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Journal Article

Time-resolved 3D contrast-enhanced MRA with GRAPPA on a 1.5-T system for imaging of craniocervical vascular disease: initial experience


Mekle R, Taschner C, Haller S, Scheffler,  K
Department High-Field Magnetic Resonance, Max Planck Institute for Biological Cybernetics, Max Planck Society;

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Meckel, S., Mekle R, Taschner C, Haller S, Scheffler, K., Radü, E.-W., & Wetzel, S. (2006). Time-resolved 3D contrast-enhanced MRA with GRAPPA on a 1.5-T system for imaging of craniocervical vascular disease: initial experience. Neuroradiology, 48(5), 291-299. doi:10.1007/s00234-006-0052-9.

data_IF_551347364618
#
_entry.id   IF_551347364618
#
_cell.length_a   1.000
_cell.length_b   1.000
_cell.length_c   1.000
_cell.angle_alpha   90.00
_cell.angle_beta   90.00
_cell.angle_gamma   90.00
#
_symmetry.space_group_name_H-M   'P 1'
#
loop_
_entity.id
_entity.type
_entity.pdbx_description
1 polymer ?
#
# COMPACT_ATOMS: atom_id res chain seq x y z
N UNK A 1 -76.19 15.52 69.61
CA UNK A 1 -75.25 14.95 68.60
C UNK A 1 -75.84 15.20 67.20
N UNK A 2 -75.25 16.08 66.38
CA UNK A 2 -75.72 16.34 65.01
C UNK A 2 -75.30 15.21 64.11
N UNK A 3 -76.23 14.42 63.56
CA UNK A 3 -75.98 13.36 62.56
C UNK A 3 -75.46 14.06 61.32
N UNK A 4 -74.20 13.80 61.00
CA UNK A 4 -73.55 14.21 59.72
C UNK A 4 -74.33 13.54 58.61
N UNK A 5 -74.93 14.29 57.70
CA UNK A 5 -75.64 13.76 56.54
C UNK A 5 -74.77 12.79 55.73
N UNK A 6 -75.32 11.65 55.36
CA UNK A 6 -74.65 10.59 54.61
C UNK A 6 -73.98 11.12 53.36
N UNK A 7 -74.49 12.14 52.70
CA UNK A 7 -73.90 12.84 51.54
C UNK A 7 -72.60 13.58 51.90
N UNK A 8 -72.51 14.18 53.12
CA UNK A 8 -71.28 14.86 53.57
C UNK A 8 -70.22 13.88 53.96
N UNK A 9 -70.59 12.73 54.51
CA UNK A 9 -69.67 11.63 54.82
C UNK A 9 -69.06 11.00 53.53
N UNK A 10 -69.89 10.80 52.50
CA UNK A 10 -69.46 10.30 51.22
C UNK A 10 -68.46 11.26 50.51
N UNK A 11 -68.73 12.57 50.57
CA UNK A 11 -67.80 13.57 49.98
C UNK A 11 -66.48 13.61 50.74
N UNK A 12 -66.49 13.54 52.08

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Introduction: For three-dimensional (3D) imaging with magnetic resonance angiography (MRA) of the cerebral and cervical circulation, both a high temporal and a high spatial resolution with isovolumetric datasets are of interest. In an initial evaluation, we analyzed the potential of contrast-enhanced (CE) time-resolved 3D-MRA as an adjunct for neurovascular MR imaging. Methods: In ten patients with various cerebrovascular disorders and vascularized tumors in the cervical circulation, high-speed MR acquisition using parallel imaging with the GeneRalized Autocalibrating Partially Parallel Acquisitions (GRAPPA) algorithm on a 1.5-T system with a temporal resolution of 1.5 s per dataset and a nearly isovolumetric spatial resolution was applied. The results were assessed and compared with those from conventional MRA and digital subtraction angiography (DSA). Results: CE time-resolved 3D-MRA enabled the visualization and characterization of high-flow arteriovenous shunts in cases of vascular malformations or hypervascularized tumors. In steno-occlusive disease, the method provided valuable additional information about altered vessel perfusion compared to standard MRA techniques such as time-of-flight (TOF) MRA. The use of a nearly isovolumetric voxel size allowed a free-form interrogation of 3D datasets. Its comparatively low spatial resolution was found to be the major limitation. Conclusion: In this preliminary analysis, CE time-resolved 3D-MRA was revealed to be a promising complementary MRA sequence that enabled the visualization of contrast flow dynamics in various types of neurovascular disorders and vascularized cervical tumors.